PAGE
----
“The next morning at six o’clock, I was awakened by a vision of Jesus Christ as he came into our room. I looked upon him. I saw Him like I see anyone. No tongue can tell of His splendour and beauty. No language can express the magnificence and power of His person.

“I lay there as one that was dead, unable to move a finger or toe, awe-stricken by His presence. Water poured from my eyes, though I was not conscious of weeping, so mighty was His presence.

“Of all I had heard and read about Him, the half had never been told me. His hands were beautiful; they seemed to vibrate with creative ability. His eyes were as streams of love, pouring forth into my innermost being. His feet, standing amidst clouds of transparent glory, seemed to be as pillars of justice and integrity. His robes were white as the light. His presence, enhanced with love and power, drew me to Him.

“After perhaps thirty minutes of utter helplessness, I was able to get out of bed to the floor, where I crawled into my little study and lay on my face on the floor in full surrender of my entire life to Him whom I had come to know as LORD.

“I lay there on my face until the afternoon. When I came out of that room, I was a new man. Jesus had become the Master of my life. I knew the truth; He is alive; He is more than a dead religion.

“My life was changed. I would never be the same. Old traditional values began to fade away, and I felt impressed daily by a new and increasing sense of reverence and serenity. Everything was different. I wanted to please Him. That is all that mattered since that unforgettable morning.”

In September, 1947, the Osborns attended a meeting where William Branham healed the sick and cast out demons, including deliverance of a deaf-mute girl who then heard and spoke perfectly. T. L. Osborn reported:

“When I witnessed that and many other miracles, there seemed to be a thousand voices whirling over my head, saying over and over, ‘You can do that! That’s the Bible way! Peter and Paul did it that way! That’s the way Jesus did it. That proves that the Bible way works today! You can do that! That’s what God wants you to do!’

“We went home in total awe and reverent exuberance. We had witnessed the Bible in action. It was the thing I had always longed for. At last, I had seen God do what He promised to do through a human person. Our entire lives were changed that very night.”

After that the Osborns ministered to millions, preached to crowds of 20,000 to 250,000 in crusades in 76 countries, and led hundreds of thousands of people to Jesus Christ. Vast numbers were healed, including the deaf, blind, and crippled. Body organs have been recreated and restored, cancers died and vanished, lepers were healed and the dead raised.

Most of their powerful evangelism and healing ministry was huge crowds in developing nations. They regularly established 400 churches a year in these nations.
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1948 – February: Saskatchewan, Canada (Sharon Schools)

Gordon Lindsay with William Branham

Gordon Lindsay with William Branham

A revival movement which came to be called the Latter Rain revival (from Joel 2:28) began suddenly in the Sharon Orphanage and Schools including the Bible School in North Battleford, Saskatchewan, Canada. Previously, teachers from the Bible School had been deeply impressed by the words of knowledge and healings at meetings conducted by William Branham in 1947 in Vancouver. They and the students began praying and fasting and studying the Scriptures with new intensity from November that year.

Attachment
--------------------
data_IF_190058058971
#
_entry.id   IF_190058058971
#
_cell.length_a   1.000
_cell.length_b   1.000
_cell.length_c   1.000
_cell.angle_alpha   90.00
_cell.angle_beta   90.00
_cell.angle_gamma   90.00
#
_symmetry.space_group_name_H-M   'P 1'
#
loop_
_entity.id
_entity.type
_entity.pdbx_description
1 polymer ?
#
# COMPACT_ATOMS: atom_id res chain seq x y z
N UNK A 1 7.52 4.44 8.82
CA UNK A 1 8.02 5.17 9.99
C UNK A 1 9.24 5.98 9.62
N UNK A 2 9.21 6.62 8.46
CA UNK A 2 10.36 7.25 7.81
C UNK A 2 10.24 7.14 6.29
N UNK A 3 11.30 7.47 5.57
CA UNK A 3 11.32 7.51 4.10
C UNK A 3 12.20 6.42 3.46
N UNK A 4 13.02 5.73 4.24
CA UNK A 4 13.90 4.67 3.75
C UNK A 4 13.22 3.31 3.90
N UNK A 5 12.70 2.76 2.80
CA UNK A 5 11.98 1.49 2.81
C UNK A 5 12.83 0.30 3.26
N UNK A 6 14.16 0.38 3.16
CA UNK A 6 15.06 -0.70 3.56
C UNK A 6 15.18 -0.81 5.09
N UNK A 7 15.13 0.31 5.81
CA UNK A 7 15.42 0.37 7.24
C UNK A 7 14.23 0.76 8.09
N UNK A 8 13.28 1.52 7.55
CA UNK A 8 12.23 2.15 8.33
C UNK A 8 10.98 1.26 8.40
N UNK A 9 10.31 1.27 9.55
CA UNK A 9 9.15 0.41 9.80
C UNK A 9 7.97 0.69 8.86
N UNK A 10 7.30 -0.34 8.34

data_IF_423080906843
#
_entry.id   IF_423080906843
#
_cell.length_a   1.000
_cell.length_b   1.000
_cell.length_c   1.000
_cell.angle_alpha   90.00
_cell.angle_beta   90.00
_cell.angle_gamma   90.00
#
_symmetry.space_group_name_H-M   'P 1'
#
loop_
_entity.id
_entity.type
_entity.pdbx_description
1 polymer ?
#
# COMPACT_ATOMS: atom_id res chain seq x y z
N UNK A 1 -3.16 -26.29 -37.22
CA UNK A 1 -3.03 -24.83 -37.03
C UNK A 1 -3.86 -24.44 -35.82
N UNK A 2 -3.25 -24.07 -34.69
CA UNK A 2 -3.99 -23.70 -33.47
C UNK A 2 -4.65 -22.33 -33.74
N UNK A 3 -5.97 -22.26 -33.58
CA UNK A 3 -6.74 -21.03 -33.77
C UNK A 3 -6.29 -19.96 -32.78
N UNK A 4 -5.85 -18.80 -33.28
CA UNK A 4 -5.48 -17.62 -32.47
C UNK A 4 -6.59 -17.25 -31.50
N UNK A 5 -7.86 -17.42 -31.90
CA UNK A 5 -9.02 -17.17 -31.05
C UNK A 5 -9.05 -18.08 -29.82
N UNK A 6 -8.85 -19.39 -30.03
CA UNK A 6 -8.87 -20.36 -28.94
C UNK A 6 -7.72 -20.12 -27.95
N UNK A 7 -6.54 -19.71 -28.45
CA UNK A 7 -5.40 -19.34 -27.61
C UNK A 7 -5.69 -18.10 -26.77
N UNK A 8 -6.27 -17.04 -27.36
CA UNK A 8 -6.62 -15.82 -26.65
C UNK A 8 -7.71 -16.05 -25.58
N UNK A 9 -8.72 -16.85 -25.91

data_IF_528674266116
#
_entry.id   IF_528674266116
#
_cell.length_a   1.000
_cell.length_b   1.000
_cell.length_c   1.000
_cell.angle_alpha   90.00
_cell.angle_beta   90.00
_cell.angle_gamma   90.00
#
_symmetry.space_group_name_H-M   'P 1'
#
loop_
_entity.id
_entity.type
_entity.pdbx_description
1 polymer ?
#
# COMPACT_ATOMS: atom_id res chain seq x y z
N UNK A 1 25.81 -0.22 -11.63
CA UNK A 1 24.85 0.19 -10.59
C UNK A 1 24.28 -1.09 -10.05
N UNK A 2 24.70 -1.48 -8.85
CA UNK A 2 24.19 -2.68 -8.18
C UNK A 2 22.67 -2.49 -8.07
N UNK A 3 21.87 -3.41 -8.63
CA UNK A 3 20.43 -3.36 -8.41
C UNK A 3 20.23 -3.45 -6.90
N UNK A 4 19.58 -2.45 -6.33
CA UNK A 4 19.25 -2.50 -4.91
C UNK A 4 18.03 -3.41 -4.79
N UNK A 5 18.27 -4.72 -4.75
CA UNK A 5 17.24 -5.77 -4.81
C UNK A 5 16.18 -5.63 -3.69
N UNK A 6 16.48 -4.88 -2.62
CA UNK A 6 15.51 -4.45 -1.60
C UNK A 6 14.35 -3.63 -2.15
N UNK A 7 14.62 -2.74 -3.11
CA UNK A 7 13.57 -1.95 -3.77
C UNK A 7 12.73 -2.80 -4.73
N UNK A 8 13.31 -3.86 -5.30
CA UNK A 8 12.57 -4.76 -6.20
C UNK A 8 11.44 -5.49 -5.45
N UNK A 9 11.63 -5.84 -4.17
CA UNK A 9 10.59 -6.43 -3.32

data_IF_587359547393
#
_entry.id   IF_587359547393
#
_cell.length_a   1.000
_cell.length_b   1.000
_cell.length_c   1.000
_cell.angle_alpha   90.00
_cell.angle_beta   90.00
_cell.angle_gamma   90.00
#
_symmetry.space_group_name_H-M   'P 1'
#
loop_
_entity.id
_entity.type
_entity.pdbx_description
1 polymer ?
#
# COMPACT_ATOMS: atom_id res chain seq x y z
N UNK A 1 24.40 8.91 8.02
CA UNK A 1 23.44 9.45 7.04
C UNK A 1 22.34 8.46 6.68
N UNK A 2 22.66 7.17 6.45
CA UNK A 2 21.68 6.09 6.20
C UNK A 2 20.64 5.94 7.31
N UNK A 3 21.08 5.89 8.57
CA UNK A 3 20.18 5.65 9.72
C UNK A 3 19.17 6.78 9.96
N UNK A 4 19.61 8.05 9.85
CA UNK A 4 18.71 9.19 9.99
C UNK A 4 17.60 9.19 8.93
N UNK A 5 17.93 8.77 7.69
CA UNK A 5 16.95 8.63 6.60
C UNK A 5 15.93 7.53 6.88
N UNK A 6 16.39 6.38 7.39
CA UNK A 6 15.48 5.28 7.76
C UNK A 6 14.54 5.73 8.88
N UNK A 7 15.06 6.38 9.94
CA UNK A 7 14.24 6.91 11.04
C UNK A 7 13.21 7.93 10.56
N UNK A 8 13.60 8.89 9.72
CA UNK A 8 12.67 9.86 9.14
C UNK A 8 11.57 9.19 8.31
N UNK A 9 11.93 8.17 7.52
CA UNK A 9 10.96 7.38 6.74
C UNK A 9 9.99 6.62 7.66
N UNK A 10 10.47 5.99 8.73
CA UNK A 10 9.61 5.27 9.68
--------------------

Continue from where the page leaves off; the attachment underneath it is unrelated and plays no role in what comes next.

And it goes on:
The staff and most of the 70 students had gathered in the largest classroom for devotions on Thursday, February 12, 1948, when the Holy Spirit fell on their gathering. Ern Hawtin, a teacher there described it in their magazine the Sharon Star:

Some students were under the power of God on the floor, others were kneeling in adoration and worship before the Lord. The anointing deepened until the awe was upon everyone. The Lord spoke to one of the brethren, ‘Go and lay hands upon a certain student and pray for him.’ While he was in doubt and contemplation one of the sisters who had been under the power of God went to the brother saying the same words, and naming the identical student he was to pray for. He went in obedience and a revelation was given concerning the student’s life and future ministry. After this a long prophecy was given with minute details concerning the great thing God was about to do. The pattern for the revival and many details concerning it were given.

They spent Friday studying the Scriptures for insight into these events, and then Ern Hawtin reported that on Saturday, February 14, “It seemed that all Heaven broke loose upon our souls, and heaven came down to greet us.” Visible manifestation of gifts was evident when candidates were prayed over, and many were healed. Hawtin continued, “Day after day the Glory and power of God came among us. Great repentance, humbling, fasting and prayer prevailed in everyone.”

Through their publications, camp meetings, conventions and visits of pastors and teachers from Sharon to churches and meetings across Canada and America thousands were touched by God in this fresh outpouring of his Spirit. Stanley Frodsham, then editor of the Assemblies of God magazine Pentecostal Evangel, visited churches touched by this revival and gave it strong support.